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Sustainable Perspectives on Video Games: Andy Robertson at TEDxExeter

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Published on Apr 30, 2012

Andy Robertson presents his call for a new "Priesthood of Player-Critics" who nurture fresh perspectives on videogames that enable more people to benefit from their emergent ways of telling stories about being human.

Andy Robertson is a videogame expert who specialises in family gaming. He edits the GeekDad blog for Wired.co.uk, has written for The Telegraph and BBC as well as contributing regularly to Radio 4's You and Yours programme.

He produces alternative responses to videogames on his http://www.gamepeople.co.uk/ website. These take the form of songs, plays, comedies and art that offer a playful and creative way to engage with videogames. The work has appeared nationally in both newspapers and television.

Along similar lines, his http://www.youtube.com/familygamertv show offers parents a space to learn and engage with videogames without hype or jargon. By featuring real families it uncovers videogames successes and failures as a way to engage parents and children with these experiences.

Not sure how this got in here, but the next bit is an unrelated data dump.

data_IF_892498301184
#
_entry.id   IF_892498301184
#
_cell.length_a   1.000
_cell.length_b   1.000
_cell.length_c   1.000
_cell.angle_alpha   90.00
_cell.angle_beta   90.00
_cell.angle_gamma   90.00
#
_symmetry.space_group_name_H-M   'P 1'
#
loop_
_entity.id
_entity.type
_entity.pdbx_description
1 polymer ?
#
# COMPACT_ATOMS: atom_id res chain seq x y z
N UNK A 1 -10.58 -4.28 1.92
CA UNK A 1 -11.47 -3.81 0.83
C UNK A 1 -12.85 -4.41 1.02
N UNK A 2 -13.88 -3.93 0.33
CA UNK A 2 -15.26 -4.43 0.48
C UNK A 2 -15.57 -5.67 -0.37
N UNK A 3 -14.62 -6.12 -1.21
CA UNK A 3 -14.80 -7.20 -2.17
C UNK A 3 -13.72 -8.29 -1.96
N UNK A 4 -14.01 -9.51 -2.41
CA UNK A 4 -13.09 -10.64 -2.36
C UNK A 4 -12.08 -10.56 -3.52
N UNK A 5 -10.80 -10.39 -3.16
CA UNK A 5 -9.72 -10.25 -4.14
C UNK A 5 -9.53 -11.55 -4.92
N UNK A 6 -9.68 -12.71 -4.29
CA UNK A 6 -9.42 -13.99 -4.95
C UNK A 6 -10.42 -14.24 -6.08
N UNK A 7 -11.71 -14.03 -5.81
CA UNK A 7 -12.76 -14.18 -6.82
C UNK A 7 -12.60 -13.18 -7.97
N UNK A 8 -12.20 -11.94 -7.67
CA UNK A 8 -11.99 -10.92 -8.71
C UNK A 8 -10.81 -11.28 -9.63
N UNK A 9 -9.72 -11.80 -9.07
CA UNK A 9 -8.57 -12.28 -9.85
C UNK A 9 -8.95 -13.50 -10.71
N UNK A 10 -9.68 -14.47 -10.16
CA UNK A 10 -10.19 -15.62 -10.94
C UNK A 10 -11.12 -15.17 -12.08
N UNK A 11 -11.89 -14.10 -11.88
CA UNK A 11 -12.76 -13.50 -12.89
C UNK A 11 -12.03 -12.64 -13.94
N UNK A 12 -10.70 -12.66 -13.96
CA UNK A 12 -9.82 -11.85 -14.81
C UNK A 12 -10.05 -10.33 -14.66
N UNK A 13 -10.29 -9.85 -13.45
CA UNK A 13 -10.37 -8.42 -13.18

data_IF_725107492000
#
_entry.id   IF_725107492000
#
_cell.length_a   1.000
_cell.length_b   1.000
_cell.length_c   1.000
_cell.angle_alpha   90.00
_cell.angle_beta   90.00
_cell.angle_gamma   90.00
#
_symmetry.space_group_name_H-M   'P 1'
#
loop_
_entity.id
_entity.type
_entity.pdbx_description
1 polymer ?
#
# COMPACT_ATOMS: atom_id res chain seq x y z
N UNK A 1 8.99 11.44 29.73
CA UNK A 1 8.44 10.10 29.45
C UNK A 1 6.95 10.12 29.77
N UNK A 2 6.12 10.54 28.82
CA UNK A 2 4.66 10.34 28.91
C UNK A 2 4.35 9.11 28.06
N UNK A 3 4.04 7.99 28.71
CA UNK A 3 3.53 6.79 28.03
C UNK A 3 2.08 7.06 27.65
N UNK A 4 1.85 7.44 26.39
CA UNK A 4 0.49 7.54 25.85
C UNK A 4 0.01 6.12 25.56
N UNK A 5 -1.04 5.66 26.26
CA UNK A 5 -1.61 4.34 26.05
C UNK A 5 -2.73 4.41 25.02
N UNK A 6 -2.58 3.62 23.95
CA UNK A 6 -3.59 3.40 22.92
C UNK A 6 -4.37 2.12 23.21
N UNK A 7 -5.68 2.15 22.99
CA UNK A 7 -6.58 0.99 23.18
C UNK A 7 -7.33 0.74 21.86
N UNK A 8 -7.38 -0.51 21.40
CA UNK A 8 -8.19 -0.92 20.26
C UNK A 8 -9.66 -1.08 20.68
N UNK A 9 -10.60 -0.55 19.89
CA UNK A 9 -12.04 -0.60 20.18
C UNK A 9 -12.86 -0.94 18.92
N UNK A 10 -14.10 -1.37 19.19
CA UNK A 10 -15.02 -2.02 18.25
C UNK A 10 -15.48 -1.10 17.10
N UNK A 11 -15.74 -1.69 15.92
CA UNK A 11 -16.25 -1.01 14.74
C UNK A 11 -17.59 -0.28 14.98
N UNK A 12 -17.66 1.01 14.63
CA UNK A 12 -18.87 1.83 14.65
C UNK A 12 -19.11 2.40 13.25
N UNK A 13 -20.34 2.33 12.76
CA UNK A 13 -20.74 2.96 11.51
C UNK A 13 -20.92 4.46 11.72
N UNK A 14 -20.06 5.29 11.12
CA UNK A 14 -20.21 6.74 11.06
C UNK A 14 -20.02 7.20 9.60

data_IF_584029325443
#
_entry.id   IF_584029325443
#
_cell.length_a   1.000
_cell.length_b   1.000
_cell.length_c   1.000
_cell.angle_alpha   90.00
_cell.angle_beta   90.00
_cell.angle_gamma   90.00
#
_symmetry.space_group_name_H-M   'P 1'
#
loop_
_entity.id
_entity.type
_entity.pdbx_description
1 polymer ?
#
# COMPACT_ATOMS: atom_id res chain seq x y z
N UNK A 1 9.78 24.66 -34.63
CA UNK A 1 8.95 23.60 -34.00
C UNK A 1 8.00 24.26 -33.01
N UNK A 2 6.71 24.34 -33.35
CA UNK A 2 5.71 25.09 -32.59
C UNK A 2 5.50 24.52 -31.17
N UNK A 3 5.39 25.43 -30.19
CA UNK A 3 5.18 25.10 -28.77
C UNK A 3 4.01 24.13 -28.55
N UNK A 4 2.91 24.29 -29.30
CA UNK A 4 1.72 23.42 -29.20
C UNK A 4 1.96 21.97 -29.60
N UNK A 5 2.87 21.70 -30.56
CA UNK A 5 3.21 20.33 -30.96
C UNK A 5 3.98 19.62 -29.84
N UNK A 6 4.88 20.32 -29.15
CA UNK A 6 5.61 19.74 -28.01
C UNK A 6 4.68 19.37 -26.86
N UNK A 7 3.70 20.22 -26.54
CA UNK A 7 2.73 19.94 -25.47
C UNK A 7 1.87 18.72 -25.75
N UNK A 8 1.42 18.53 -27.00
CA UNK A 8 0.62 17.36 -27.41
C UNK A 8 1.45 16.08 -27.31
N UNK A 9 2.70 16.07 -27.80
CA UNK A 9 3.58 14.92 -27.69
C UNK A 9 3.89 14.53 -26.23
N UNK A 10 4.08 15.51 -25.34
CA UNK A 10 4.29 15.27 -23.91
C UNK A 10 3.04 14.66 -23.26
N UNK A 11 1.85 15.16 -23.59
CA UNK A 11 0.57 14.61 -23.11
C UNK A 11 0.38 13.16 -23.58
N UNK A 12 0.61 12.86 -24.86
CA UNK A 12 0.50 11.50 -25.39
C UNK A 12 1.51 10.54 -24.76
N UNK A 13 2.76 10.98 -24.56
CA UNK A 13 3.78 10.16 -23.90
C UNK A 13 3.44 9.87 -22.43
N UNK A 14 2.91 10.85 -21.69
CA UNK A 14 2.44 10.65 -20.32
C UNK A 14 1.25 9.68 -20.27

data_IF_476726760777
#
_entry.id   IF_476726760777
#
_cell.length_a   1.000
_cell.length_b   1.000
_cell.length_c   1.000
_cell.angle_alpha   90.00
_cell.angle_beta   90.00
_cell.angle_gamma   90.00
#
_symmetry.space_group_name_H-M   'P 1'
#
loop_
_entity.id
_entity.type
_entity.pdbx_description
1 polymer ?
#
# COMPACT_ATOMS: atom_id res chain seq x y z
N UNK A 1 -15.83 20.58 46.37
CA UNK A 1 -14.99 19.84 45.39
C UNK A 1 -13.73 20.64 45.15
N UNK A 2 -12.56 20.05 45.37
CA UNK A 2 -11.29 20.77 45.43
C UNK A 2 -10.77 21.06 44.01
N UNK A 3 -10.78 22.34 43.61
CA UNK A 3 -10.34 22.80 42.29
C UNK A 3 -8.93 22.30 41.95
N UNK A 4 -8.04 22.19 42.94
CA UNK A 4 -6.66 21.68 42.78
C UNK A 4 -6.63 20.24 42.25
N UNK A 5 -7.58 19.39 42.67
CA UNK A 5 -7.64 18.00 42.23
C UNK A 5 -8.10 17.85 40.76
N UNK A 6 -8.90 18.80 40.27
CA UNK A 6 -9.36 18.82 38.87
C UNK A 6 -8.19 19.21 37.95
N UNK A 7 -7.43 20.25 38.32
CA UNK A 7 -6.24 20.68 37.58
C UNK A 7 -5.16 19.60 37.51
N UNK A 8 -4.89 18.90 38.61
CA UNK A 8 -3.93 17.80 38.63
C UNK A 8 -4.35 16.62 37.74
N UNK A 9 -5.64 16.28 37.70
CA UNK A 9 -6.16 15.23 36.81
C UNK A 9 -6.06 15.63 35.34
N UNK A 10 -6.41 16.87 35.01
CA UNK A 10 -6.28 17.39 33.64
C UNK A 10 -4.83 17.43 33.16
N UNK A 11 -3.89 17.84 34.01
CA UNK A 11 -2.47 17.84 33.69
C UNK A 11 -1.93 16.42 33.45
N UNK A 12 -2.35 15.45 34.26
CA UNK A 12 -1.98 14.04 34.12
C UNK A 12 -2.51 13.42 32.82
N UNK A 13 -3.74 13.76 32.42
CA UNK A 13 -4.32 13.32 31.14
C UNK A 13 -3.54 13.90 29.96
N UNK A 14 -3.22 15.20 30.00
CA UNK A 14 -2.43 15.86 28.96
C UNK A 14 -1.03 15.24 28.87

Andy broadens this theme, of finding meaning in videogames, in his Greenbelt talk about the intersection between theology and games. He has also experimented with this intersection in an Exeter Cathedral service integrating videogames and worship.

In the spirit of ideas worth spreading, TEDx is a program of local, self-organized events that bring people together to share a TED-like experience. At a TEDx event, TEDTalks video and live speakers combine to spark deep discussion and connection in a small group. These local, self-organized events are branded TEDx, where x = independently organized TED event. The TED Conference provides general guidance for the TEDx program, but individual TEDx events are self-organized.

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